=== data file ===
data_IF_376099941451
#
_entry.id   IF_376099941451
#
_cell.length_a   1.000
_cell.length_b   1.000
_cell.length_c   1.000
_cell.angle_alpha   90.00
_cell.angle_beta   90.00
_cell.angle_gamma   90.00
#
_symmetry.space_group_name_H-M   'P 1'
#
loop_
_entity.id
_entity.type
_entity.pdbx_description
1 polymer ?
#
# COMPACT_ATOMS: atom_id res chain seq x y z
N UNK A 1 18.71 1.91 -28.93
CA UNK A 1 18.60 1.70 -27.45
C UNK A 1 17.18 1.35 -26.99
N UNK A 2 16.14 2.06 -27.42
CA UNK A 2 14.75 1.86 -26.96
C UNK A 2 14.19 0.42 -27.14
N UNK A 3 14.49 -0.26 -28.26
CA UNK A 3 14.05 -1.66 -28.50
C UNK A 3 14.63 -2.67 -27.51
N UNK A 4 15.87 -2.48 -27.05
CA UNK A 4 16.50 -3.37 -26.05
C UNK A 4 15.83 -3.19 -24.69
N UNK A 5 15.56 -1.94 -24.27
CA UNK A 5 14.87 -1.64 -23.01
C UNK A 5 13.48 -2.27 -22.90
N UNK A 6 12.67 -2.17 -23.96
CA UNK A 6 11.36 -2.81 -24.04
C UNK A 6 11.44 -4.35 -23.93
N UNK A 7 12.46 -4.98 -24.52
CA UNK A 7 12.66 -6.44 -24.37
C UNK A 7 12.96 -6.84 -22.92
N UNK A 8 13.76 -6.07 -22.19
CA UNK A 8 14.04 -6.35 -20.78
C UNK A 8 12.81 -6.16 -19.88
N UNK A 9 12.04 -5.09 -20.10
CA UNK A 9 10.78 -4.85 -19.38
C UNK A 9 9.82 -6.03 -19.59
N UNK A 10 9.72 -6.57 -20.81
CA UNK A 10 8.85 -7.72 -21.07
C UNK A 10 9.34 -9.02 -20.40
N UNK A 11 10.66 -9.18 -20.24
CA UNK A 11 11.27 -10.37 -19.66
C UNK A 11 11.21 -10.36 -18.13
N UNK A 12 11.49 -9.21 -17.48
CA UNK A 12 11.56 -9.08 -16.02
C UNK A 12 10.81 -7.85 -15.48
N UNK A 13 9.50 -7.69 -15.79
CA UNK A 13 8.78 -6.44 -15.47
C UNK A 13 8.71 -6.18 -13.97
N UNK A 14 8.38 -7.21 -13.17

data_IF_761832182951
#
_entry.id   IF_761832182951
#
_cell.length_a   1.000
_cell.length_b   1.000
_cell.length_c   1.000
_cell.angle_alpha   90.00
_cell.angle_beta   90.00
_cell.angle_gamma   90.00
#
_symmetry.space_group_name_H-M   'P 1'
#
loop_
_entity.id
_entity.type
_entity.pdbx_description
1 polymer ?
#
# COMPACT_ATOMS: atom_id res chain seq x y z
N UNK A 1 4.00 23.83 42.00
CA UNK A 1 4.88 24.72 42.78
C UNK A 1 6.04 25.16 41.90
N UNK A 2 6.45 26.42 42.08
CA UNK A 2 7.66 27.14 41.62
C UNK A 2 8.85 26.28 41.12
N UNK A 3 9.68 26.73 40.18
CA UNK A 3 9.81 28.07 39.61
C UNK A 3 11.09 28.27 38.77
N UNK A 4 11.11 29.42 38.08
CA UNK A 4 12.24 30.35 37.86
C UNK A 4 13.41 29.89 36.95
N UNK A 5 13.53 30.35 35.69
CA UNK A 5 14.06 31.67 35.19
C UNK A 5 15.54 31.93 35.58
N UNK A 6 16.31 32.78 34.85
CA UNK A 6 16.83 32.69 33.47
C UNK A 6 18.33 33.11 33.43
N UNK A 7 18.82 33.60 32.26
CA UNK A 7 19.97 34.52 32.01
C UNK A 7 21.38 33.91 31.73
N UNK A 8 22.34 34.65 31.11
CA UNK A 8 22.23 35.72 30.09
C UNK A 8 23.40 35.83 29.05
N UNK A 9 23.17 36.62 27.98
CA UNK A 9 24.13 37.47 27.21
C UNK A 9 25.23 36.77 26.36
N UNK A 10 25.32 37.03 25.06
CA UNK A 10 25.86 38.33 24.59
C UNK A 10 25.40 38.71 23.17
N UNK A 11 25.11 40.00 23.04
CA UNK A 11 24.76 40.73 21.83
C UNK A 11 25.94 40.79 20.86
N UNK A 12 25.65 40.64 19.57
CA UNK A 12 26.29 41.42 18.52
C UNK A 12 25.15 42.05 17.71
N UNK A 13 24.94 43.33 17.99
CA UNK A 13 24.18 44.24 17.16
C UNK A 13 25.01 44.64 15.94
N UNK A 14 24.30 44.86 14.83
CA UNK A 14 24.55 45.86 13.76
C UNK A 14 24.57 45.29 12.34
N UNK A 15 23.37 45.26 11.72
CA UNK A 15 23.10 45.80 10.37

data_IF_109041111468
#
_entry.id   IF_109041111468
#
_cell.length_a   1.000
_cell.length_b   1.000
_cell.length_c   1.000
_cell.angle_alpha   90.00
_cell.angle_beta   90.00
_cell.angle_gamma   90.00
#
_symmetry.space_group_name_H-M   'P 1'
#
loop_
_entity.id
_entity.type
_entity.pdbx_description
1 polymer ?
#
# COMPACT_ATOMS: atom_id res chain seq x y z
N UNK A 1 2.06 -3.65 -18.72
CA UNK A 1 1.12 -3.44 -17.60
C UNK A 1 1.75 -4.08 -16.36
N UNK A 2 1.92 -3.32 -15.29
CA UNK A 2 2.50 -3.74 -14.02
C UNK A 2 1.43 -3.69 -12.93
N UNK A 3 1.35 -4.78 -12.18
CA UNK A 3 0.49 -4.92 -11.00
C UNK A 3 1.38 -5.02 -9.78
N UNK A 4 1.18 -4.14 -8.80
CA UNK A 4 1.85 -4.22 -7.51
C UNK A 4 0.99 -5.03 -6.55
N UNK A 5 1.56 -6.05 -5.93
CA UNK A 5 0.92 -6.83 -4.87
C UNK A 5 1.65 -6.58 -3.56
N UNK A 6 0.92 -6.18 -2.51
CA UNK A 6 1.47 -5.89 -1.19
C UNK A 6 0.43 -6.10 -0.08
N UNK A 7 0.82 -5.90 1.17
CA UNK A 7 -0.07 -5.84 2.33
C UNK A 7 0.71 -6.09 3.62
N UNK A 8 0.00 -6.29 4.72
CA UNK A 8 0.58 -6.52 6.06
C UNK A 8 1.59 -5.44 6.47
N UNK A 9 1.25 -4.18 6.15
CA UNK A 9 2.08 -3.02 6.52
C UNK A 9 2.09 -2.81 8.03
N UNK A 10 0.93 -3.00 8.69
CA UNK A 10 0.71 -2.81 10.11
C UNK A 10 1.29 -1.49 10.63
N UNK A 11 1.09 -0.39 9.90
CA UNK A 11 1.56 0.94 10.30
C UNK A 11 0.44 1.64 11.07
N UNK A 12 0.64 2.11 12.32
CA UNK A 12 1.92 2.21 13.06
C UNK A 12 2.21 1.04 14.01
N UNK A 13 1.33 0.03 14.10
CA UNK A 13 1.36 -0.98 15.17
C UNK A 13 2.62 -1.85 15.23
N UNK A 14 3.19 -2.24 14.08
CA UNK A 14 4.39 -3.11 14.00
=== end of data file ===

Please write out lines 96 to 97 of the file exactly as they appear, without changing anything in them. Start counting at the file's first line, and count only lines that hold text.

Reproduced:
N UNK A 6 16.31 32.78 34.85
CA UNK A 6 16.83 32.69 33.47